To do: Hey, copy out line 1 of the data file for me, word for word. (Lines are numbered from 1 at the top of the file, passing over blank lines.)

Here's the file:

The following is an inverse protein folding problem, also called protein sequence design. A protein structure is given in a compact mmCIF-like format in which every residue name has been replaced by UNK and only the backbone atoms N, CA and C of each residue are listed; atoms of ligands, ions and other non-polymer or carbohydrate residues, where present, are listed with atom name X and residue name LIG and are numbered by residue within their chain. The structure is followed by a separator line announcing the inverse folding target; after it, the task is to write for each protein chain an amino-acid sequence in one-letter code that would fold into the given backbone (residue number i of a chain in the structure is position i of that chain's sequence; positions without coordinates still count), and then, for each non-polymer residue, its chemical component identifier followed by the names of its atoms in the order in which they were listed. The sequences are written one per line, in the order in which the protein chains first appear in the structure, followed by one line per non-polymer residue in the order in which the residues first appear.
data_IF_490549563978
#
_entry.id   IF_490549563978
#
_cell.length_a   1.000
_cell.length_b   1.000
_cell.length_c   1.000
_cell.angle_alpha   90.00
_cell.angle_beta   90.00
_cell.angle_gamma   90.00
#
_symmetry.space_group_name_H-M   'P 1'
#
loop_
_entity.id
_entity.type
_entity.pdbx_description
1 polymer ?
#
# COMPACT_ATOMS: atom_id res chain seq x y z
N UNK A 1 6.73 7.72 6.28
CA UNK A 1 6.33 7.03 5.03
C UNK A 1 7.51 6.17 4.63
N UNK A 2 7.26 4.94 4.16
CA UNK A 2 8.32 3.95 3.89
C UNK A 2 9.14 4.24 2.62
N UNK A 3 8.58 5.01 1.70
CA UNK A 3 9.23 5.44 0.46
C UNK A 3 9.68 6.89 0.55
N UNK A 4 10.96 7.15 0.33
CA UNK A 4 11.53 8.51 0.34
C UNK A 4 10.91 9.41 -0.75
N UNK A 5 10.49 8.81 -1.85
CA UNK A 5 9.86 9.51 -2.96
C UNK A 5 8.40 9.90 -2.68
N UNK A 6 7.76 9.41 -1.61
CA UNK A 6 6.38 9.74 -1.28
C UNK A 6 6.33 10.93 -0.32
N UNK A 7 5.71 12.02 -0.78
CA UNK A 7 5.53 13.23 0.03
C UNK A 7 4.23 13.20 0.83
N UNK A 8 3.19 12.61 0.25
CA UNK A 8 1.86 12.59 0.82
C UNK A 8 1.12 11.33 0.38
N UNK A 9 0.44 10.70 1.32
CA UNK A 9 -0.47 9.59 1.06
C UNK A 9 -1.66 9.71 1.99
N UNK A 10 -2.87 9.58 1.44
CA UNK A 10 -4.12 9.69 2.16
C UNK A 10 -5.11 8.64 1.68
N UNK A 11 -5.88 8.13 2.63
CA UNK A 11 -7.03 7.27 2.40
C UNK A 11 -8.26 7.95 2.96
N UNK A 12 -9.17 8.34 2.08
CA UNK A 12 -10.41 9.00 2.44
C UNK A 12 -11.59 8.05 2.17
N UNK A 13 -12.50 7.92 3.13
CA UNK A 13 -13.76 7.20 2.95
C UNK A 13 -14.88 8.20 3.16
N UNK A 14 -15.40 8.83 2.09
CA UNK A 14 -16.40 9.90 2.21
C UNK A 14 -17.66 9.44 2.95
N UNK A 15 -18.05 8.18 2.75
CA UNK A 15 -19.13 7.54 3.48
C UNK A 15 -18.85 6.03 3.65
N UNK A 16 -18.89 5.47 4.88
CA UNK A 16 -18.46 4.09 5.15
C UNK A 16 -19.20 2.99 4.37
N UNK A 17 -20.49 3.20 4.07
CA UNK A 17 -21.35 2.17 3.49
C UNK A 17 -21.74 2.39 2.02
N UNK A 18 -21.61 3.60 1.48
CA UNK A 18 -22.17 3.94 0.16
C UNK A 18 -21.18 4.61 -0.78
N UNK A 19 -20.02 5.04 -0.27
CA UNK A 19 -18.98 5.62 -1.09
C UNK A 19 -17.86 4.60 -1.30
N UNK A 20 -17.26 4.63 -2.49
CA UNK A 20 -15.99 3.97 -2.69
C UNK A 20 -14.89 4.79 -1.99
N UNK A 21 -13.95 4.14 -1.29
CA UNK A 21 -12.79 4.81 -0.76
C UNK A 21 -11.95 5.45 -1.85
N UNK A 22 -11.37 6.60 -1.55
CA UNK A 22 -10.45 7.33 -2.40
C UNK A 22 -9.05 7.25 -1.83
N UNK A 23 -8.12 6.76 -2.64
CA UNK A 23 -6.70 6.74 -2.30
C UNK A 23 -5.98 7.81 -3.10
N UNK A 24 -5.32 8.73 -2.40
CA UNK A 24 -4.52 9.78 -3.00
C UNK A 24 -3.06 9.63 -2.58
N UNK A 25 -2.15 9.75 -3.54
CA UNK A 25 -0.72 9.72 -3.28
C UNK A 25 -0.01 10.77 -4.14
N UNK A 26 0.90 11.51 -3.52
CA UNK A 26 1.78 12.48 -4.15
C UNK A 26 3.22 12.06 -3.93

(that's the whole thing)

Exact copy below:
The following is an inverse protein folding problem, also called protein sequence design. A protein structure is given in a compact mmCIF-like format in which every residue name has been replaced by UNK and only the backbone atoms N, CA and C of each residue are listed; atoms of ligands, ions and other non-polymer or carbohydrate residues, where present, are listed with atom name X and residue name LIG and are numbered by residue within their chain. The structure is followed by a separator line announcing the inverse folding target; after it, the task is to write for each protein chain an amino-acid sequence in one-letter code that would fold into the given backbone (residue number i of a chain in the structure is position i of that chain's sequence; positions without coordinates still count), and then, for each non-polymer residue, its chemical component identifier followed by the names of its atoms in the order in which they were listed. The sequences are written one per line, in the order in which the protein chains first appear in the structure, followed by one line per non-polymer residue in the order in which the residues first appear.